TV6 Celebrates: Russian Orthodox Christmas
January 7 is actually December 25 on the Julian calendar
DAVENPORT, Iowa (KWQC) - For most of us, it’s simply January 7. But on the Julian calendar, it’s Christmas. And today that’s being celebrated by the Russian Orthodox Church.
TV6 spoke with the priest at St. Athanasius Orthodox Church in Davenport about how his church celebrates every year.
“The rest of the world moved 13 days ahead of us. And Orthodoxy doesn’t change a whole lot. We hold on to the old traditions,” said Father Thomas Janikowski
In the Russian Orthodox Church, Friday (Jan. 7) is December 25. While most in the United States just rang in the new year, Orthodox Christians are celebrating Christmas.
“It’s on the Julian calendar, which is kept by mostly the Slavic Orthodox churches around the word as well as the Jerusalem patriarch and on Mount Athos.”
Most of the Slavic Orthodox churches keep the old calendar as opposed to the new calendar.
Orthodox Christians have a fasting period in the six weeks leading up to Christmas.
“It’s one of the four fasting periods of the year. And Orthodox Christians have been abstaining from a whole number of foods, eating a reduced diet. Staying away from meat, flesh meats, poultry. We eat fish a few days throughout the calendar, but away from dairy, eggs, oil, wine, hard liquor, all those sorts of things,” said Father Thomas.
It’s a time to step back and reflect.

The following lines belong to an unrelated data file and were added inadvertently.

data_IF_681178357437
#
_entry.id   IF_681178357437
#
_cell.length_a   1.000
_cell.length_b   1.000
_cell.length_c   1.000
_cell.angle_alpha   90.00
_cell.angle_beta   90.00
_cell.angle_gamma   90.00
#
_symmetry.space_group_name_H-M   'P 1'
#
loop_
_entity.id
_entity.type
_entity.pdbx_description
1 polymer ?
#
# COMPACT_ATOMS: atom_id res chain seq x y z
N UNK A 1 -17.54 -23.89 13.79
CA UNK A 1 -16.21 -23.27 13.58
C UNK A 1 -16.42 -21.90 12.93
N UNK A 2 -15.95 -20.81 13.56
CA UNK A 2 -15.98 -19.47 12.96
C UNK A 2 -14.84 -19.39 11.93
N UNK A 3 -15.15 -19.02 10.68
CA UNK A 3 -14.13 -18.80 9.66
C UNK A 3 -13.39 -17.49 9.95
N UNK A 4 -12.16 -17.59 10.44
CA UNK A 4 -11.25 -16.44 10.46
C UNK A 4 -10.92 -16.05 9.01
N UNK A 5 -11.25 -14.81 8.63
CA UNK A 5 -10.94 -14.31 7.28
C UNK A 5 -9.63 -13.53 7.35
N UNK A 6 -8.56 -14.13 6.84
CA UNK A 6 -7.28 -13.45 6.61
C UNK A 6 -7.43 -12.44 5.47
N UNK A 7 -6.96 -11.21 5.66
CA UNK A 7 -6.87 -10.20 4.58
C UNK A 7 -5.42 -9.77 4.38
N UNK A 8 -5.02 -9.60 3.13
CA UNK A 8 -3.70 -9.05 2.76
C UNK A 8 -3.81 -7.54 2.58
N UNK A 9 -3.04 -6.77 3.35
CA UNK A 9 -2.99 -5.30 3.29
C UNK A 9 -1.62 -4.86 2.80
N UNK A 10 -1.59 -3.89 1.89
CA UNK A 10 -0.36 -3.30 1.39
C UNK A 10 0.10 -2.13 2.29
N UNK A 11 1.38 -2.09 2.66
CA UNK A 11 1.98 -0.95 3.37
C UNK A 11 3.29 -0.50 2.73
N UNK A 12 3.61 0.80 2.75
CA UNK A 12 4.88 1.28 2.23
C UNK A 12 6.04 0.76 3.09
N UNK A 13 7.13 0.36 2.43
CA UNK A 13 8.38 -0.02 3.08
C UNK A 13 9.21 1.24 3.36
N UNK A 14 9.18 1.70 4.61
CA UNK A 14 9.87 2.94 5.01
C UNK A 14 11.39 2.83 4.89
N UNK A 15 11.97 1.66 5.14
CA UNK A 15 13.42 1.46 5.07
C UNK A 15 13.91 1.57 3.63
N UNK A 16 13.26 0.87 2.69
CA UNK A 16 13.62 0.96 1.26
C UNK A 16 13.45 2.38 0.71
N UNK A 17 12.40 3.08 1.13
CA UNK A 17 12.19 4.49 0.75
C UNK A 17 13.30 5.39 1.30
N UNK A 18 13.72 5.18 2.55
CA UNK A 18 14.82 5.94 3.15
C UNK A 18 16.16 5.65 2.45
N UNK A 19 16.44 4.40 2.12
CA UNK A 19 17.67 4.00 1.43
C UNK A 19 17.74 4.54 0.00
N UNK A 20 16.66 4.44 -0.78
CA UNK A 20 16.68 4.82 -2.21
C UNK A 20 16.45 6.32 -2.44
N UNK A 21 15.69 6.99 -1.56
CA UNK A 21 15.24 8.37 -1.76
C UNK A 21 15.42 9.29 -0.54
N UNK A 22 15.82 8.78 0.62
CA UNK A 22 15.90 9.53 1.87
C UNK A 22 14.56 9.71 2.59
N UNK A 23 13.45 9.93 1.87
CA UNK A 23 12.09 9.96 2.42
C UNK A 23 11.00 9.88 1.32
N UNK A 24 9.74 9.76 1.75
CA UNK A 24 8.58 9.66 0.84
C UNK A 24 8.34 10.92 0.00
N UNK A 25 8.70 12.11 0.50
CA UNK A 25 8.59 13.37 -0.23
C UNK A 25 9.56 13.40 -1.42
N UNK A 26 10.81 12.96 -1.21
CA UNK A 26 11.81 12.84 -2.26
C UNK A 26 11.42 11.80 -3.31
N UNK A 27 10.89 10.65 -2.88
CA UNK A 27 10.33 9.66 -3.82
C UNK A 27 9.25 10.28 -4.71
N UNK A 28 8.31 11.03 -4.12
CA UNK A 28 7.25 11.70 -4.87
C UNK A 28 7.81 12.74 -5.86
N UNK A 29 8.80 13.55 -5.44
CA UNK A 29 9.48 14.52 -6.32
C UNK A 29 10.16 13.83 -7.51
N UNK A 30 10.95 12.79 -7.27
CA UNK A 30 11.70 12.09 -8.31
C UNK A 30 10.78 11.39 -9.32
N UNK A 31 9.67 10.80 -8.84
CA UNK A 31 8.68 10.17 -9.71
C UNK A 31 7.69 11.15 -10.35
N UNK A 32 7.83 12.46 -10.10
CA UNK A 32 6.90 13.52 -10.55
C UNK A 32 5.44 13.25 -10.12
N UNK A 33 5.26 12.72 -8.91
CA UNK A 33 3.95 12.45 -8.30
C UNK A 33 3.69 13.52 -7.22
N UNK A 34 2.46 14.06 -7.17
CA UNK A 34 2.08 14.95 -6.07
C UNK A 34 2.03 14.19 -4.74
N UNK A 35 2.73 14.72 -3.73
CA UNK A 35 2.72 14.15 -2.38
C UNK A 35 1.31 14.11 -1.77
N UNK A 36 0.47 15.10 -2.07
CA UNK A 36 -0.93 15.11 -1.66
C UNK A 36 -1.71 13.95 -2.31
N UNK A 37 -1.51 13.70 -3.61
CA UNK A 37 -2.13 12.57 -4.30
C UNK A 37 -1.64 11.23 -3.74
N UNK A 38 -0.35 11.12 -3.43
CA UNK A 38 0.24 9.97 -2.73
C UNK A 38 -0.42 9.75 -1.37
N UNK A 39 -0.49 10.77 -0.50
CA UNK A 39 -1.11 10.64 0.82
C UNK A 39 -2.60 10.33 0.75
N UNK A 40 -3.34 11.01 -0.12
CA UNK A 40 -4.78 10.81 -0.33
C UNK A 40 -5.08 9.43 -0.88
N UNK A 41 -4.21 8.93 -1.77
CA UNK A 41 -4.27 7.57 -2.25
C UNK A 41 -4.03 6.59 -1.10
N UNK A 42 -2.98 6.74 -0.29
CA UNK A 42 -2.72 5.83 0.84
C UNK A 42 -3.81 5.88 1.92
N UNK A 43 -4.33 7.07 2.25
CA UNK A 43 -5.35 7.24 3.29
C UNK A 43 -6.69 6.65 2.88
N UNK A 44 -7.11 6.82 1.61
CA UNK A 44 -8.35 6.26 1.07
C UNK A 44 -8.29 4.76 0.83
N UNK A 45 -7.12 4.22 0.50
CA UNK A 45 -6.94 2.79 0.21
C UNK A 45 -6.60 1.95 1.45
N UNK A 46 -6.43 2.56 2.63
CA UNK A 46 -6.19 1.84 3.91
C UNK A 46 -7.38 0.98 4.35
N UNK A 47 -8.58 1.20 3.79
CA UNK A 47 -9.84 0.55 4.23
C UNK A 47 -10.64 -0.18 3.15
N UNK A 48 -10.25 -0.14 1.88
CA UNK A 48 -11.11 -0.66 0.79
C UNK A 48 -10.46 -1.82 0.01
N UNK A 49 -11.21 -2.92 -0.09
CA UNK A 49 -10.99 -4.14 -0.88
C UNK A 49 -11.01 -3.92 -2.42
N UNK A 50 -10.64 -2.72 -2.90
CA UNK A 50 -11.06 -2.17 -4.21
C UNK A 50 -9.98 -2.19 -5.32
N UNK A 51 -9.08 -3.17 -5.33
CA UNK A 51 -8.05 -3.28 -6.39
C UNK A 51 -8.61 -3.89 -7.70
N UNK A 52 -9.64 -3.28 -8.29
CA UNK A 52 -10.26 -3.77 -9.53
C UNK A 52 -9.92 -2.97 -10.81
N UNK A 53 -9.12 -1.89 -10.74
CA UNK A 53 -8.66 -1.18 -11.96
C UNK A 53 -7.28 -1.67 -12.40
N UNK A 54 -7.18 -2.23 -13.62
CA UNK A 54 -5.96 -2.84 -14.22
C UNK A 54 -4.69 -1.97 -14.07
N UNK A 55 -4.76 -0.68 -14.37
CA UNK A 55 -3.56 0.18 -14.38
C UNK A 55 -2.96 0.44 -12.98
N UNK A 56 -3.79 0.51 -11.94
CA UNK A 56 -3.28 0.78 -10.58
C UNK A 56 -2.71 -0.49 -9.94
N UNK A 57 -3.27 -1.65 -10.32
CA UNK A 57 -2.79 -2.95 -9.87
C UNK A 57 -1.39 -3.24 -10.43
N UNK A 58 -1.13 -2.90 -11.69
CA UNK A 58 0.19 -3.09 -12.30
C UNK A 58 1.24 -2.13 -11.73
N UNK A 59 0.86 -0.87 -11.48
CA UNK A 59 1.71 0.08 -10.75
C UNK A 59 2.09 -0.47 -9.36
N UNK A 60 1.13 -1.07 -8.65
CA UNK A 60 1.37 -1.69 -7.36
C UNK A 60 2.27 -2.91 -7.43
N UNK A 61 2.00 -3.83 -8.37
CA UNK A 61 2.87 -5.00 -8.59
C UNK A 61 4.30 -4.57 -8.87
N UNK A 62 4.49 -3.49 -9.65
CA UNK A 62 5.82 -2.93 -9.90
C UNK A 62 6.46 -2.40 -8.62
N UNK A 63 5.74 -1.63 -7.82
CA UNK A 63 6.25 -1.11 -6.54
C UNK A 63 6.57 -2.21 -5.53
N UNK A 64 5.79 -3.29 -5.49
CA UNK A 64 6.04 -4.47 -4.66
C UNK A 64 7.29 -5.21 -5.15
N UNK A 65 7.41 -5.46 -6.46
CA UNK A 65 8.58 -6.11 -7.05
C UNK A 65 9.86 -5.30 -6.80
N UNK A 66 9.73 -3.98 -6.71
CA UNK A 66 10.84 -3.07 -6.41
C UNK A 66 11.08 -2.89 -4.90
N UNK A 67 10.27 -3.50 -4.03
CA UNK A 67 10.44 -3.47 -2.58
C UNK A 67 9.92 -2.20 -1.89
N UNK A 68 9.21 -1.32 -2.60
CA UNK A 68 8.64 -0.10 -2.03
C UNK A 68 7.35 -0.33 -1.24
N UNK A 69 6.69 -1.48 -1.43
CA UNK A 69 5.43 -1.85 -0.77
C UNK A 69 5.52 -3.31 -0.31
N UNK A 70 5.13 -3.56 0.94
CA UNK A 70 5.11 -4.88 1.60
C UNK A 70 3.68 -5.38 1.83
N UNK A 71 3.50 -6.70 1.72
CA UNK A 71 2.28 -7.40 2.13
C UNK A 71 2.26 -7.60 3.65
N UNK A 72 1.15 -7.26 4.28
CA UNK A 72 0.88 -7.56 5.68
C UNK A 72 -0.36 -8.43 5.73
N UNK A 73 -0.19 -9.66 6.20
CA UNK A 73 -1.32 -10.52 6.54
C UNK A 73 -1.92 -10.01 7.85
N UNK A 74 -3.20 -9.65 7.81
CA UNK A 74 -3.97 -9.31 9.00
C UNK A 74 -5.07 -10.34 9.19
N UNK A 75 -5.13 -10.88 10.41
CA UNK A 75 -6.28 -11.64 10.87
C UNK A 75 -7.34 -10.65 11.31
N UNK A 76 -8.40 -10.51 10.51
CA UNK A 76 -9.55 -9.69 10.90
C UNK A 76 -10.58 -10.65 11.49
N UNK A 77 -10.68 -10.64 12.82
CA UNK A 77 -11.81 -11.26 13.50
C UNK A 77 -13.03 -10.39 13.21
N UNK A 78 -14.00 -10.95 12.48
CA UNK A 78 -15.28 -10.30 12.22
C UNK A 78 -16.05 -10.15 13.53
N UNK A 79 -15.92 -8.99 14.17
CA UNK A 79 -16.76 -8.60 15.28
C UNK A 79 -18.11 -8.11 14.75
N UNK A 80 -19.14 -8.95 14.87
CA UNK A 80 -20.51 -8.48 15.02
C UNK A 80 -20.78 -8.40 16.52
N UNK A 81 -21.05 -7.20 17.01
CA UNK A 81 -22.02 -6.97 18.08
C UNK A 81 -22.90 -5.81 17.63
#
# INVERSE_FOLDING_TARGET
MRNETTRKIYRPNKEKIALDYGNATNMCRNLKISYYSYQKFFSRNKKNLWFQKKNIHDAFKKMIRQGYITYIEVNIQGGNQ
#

“It’s a somber period, a quiet period of prayer, reflection, fasting, almsgiving. And then at Christmas we let our hair down, as it were, and celebrate,” said Father Thomas.
On Christmas Eve, Father Janikowski holds a service of Vespers at St. Athanasius, along with reading scripture, singing, having a meal, and decorating the church for Christmas Day, including a traditional Christmas tree.
“Everybody here brings and ornament from home. So our Christmas tree here is kind of an extension of Christmas trees at home,” said Father Thomas.
And candles are lit across the church.
“The faithful will come in and light a candle before an icon, and it symbolizes at one level, their prayer continuing in the heart of God,” said Father Thomas.
On Christmas day before the feast begins:
“We start bright and early with the matins and then the Divine Liturgy. And after that we have a bit of a breakfast here. And then Father Deacon Joseph and his matushka Anne, they have us up for a wonderful open house and a dinner at their place in Rock Island.”
Russian Orthodox Christmas has been a thousand year tradition but really came back in the 90s when the Soviet Union fell.
S’ Rozh-deh-stvom) “(greetings or blessings) of the Nativity”.
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